Tarangire National Park
The Tarangire National Park is the sixth largest national park in Tanzania, after Ruaha, Serengeti, Mikumi, Katavi adn Mkomazi. It is located in the Manyara Region.
Tarangire park lies to the South East of Lake Manyara and covers approximately 2850 sq km, with the Tarangire river running across the park providing the only source of water for the wild animals during the dry season.
The hilly landscape is dotted with vast numbers of Baobab trees, dense bush and high grasses. The park is famous for its tree climbing lions. Other common animals include waterbuck, giraffe, and olive baboons.
Landscape and Vegetation
Tarangire National Park has regions of quite dense bush, but with high grasses and old baobab trees instead of the green forests of Manyara. The land is hilly and dominated by the impressive valley of the Tarangire River, which attracts good numbers of migrant animals during the dry months, especially between July and September.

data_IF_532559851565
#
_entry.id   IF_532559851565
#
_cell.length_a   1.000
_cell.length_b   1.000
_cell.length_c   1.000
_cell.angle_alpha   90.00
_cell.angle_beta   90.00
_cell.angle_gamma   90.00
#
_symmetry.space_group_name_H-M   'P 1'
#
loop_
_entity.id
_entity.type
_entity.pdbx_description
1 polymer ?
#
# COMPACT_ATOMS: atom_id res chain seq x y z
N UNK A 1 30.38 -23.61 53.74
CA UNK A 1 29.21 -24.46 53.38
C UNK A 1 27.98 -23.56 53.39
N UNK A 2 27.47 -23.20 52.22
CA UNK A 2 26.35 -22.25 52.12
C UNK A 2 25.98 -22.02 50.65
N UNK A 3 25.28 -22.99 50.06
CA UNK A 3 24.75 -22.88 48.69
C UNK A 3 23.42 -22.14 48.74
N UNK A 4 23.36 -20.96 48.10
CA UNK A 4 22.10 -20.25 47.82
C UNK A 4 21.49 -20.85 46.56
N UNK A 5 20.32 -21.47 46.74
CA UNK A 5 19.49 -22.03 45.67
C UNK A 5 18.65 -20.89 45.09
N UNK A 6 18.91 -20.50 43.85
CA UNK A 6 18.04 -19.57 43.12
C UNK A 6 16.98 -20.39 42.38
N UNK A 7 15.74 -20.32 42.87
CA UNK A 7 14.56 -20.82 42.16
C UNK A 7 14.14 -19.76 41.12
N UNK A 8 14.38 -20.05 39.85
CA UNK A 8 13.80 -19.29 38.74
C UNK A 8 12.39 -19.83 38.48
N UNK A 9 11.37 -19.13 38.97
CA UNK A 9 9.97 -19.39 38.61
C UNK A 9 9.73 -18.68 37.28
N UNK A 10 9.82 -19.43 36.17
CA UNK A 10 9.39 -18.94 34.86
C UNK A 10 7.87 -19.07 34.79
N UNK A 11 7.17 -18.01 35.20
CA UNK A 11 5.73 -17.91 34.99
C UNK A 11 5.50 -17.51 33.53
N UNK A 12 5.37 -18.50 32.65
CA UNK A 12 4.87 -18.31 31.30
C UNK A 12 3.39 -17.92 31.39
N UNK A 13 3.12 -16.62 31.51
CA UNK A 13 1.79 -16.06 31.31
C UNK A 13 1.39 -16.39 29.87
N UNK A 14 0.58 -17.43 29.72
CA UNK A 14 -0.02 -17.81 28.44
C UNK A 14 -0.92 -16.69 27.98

Wildlife and Game Viewing in Tarangire National Park
During the dry months the concentration of animals around the Tarangire River is almost as diverse and reliable as in the Ngorongoro Crater, but the ecosystem here is balanced by a localised migration pattern that is followed by most animals other than the lions, who don’t tend to abandon their territory.
There are a fantastic number of colourful birds in Tarangire National Park throughout the year, with likely spots including the Paradise Whyder and endearing Yellow-collared lovebirds.
Migration Patterns and When to Go
The animals mostly disperse during April and May, when there is widespread greenery, vegetation and standing water to encourage all the grazers further afield.
In June, the eland and oryxes begin to return, followed by the elephant towards the end of the month. Tarangire is a great spot for elephant gatherings at the end of the rainy season in June, and zebra and wildebeest return together through July. By mid-August all the animals are congregating around their last reliable water source, the Tarangire River. The calving season falls in the early months of the year, through January, February and March.